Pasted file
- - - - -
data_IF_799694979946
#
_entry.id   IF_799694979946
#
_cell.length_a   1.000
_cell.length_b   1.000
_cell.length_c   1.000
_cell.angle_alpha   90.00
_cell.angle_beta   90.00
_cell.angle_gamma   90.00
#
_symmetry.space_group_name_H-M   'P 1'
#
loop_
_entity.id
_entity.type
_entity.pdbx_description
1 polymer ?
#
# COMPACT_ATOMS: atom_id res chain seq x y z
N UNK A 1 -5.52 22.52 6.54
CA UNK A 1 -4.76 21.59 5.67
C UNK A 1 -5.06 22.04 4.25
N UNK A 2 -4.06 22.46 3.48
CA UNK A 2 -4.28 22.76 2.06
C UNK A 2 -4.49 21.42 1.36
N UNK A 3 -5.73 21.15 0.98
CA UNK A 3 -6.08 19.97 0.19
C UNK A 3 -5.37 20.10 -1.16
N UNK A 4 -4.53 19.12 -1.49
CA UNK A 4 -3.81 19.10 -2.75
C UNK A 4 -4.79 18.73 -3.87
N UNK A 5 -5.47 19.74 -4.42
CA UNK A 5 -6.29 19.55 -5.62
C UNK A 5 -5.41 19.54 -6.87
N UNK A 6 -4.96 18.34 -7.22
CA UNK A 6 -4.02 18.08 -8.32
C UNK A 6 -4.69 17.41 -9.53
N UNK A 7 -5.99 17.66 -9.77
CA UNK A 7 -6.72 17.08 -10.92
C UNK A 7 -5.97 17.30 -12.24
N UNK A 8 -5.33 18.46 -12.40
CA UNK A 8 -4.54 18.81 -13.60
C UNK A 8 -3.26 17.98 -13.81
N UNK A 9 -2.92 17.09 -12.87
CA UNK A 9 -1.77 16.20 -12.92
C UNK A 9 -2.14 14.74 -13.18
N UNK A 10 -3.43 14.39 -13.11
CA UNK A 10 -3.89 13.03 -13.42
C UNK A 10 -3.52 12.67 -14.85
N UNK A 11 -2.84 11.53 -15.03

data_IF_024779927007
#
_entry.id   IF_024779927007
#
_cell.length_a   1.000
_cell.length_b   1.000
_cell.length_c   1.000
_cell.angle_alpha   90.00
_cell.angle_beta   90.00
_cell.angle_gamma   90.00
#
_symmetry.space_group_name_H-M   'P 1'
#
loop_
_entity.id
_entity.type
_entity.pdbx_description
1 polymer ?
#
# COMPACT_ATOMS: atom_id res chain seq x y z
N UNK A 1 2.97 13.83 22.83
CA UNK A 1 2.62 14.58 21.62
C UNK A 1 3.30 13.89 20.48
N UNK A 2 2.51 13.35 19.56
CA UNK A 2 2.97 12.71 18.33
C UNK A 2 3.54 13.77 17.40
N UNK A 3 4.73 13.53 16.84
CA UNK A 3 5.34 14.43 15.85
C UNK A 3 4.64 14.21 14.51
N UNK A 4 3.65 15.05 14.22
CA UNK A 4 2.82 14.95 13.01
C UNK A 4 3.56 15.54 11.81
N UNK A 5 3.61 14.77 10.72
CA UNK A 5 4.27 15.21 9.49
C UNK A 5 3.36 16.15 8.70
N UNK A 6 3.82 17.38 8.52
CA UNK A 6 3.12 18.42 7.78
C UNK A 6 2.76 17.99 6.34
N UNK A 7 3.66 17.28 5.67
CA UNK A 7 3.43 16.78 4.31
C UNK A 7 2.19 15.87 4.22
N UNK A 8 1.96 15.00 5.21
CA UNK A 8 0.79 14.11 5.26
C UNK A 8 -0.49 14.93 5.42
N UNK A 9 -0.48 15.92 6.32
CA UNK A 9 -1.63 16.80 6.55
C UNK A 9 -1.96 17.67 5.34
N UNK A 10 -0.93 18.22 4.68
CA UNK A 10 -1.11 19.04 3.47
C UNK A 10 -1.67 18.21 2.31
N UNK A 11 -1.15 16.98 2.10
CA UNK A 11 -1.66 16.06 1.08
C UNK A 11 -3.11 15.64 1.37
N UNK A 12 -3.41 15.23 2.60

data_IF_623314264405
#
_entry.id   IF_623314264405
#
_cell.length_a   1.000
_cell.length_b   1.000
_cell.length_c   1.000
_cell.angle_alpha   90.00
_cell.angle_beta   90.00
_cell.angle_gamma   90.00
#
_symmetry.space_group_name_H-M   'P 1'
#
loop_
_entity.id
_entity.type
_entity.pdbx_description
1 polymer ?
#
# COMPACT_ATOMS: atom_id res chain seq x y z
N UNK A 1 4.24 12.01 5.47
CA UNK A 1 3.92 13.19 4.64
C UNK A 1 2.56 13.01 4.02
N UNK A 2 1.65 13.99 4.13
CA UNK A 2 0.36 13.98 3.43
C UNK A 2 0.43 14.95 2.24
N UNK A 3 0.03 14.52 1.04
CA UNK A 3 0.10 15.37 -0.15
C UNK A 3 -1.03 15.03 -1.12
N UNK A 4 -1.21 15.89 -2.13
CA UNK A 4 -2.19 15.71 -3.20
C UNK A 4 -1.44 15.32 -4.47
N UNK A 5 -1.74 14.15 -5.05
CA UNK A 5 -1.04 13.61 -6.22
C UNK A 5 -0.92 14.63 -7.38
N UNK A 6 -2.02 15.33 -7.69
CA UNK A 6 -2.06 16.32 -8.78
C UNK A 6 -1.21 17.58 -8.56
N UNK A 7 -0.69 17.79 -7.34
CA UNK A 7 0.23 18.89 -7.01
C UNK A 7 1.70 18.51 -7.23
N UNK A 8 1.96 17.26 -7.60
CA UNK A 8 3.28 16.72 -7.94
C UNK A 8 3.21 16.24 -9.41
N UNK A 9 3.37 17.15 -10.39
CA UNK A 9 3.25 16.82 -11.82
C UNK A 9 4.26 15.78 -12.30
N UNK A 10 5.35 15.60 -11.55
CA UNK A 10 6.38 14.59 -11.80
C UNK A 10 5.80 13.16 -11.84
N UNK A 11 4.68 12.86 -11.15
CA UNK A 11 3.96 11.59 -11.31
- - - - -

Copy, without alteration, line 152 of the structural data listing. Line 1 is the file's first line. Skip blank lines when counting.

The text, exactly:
C UNK A 9 4.26 15.78 -12.30